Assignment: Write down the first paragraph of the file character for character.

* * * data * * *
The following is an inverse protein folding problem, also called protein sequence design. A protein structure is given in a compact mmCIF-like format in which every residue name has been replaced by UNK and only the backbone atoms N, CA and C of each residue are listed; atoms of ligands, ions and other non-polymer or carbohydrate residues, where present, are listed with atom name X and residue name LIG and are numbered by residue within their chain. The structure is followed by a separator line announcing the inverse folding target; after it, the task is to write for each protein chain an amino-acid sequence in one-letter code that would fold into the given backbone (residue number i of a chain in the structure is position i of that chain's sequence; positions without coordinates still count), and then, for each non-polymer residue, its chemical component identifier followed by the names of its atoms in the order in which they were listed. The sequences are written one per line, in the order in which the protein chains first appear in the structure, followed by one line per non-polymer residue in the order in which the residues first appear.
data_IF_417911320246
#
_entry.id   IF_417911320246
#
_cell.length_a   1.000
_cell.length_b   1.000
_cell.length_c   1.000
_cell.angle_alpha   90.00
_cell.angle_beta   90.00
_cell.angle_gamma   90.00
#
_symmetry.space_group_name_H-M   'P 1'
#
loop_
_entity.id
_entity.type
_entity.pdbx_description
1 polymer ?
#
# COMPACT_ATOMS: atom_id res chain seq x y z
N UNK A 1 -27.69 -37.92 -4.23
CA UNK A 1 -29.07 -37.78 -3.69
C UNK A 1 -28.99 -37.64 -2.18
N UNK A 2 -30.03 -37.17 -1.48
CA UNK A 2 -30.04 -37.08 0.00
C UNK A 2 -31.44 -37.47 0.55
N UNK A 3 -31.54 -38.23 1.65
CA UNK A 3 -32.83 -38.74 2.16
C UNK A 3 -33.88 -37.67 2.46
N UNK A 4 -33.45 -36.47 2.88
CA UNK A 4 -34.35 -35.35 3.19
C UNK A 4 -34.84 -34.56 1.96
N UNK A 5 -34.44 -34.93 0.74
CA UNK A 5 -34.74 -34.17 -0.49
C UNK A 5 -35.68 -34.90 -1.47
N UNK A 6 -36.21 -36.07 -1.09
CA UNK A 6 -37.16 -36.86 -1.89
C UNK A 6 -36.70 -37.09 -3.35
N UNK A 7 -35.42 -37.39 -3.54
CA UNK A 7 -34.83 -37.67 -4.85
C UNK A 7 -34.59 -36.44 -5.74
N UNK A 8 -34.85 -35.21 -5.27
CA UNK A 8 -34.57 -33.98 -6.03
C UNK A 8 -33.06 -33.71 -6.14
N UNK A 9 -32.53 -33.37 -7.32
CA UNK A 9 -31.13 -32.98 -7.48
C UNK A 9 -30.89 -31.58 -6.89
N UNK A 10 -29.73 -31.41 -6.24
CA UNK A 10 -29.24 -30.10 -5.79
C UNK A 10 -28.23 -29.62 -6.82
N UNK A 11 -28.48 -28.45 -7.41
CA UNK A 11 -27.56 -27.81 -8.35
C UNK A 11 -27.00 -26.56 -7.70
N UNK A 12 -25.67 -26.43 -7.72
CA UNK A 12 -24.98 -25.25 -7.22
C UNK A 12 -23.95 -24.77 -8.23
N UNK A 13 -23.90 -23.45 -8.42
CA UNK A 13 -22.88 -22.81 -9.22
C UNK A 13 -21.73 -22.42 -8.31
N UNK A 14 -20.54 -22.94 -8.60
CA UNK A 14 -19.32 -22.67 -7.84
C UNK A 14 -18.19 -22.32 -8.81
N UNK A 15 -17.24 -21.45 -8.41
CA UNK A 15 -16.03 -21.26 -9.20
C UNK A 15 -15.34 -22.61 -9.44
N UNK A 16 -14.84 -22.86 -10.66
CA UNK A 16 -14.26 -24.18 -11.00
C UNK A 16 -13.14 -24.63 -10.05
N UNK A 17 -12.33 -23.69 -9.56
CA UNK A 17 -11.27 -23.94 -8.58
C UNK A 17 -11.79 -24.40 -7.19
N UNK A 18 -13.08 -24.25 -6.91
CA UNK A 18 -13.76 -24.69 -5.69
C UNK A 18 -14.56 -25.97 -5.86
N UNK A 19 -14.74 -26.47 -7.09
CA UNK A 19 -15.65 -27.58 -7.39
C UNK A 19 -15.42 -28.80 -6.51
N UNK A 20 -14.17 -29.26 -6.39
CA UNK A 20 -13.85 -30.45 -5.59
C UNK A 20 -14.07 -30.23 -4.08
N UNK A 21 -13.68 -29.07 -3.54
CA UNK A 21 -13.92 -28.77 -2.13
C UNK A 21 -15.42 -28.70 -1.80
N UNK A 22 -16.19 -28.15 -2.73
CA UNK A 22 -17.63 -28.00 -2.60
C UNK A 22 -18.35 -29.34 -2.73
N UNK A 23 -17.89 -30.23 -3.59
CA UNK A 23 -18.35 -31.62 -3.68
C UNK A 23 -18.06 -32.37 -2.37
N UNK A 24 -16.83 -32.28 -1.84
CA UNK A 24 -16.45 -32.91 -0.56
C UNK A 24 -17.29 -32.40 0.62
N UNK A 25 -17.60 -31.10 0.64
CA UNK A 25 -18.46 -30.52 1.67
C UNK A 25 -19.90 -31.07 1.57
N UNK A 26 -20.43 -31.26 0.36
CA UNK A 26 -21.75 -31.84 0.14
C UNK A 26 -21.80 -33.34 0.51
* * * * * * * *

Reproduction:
The following is an inverse protein folding problem, also called protein sequence design. A protein structure is given in a compact mmCIF-like format in which every residue name has been replaced by UNK and only the backbone atoms N, CA and C of each residue are listed; atoms of ligands, ions and other non-polymer or carbohydrate residues, where present, are listed with atom name X and residue name LIG and are numbered by residue within their chain. The structure is followed by a separator line announcing the inverse folding target; after it, the task is to write for each protein chain an amino-acid sequence in one-letter code that would fold into the given backbone (residue number i of a chain in the structure is position i of that chain's sequence; positions without coordinates still count), and then, for each non-polymer residue, its chemical component identifier followed by the names of its atoms in the order in which they were listed. The sequences are written one per line, in the order in which the protein chains first appear in the structure, followed by one line per non-polymer residue in the order in which the residues first appear.